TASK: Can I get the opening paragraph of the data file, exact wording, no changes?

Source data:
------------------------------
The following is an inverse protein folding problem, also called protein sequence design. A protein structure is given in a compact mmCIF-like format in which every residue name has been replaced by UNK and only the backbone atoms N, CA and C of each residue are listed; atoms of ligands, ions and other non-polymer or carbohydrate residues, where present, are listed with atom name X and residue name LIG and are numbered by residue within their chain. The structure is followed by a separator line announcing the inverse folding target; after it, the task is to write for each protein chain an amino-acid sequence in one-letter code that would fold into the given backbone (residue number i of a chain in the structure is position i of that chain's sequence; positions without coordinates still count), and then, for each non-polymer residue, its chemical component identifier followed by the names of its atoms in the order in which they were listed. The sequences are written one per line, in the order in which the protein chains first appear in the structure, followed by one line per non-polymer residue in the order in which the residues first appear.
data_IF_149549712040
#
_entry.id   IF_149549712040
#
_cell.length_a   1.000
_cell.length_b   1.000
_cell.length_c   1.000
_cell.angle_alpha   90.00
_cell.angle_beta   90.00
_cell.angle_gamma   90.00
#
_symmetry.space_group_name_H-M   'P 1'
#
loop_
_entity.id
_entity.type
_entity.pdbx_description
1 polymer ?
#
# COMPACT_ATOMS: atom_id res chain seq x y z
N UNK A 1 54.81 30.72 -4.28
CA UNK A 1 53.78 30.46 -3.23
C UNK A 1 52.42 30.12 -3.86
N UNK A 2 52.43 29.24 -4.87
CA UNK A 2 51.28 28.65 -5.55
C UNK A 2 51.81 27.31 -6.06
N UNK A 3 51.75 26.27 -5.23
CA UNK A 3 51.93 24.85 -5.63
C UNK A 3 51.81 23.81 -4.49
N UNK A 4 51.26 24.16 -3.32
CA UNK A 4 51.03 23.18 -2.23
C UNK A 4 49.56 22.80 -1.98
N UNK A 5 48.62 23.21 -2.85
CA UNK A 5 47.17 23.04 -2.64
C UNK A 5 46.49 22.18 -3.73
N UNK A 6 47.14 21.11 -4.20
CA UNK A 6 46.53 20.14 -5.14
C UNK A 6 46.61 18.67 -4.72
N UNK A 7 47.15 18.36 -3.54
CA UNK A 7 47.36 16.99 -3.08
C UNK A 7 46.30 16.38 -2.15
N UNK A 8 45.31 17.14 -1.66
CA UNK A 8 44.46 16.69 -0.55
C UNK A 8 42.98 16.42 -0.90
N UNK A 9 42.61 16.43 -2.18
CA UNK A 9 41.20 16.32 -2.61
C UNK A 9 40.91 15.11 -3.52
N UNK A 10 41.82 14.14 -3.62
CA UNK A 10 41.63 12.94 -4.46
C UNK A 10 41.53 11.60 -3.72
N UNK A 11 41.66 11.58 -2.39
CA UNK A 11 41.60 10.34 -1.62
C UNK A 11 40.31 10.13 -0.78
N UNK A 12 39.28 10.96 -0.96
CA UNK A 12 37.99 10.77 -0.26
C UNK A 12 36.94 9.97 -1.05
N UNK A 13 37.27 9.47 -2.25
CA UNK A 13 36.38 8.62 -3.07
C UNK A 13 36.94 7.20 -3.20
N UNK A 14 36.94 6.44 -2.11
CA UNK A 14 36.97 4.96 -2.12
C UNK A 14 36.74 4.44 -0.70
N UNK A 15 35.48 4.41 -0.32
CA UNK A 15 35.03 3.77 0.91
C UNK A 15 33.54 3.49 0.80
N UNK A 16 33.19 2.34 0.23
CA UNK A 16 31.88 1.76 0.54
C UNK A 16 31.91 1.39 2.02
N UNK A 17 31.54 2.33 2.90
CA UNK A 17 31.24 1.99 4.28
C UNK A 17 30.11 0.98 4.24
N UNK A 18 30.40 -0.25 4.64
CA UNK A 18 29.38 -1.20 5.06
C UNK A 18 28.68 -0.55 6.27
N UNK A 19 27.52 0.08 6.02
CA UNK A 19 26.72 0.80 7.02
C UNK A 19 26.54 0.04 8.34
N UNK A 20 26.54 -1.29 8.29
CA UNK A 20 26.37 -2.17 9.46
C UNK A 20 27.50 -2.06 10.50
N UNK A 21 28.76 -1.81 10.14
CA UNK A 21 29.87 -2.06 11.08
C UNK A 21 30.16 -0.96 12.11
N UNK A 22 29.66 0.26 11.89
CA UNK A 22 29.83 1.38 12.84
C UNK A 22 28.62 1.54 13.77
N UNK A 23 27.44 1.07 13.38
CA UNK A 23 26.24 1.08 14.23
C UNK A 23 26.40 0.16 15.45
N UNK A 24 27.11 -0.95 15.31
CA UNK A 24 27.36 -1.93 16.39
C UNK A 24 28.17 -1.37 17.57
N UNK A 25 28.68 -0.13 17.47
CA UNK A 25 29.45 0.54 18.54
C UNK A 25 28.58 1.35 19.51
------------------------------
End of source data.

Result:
The following is an inverse protein folding problem, also called protein sequence design. A protein structure is given in a compact mmCIF-like format in which every residue name has been replaced by UNK and only the backbone atoms N, CA and C of each residue are listed; atoms of ligands, ions and other non-polymer or carbohydrate residues, where present, are listed with atom name X and residue name LIG and are numbered by residue within their chain. The structure is followed by a separator line announcing the inverse folding target; after it, the task is to write for each protein chain an amino-acid sequence in one-letter code that would fold into the given backbone (residue number i of a chain in the structure is position i of that chain's sequence; positions without coordinates still count), and then, for each non-polymer residue, its chemical component identifier followed by the names of its atoms in the order in which they were listed. The sequences are written one per line, in the order in which the protein chains first appear in the structure, followed by one line per non-polymer residue in the order in which the residues first appear.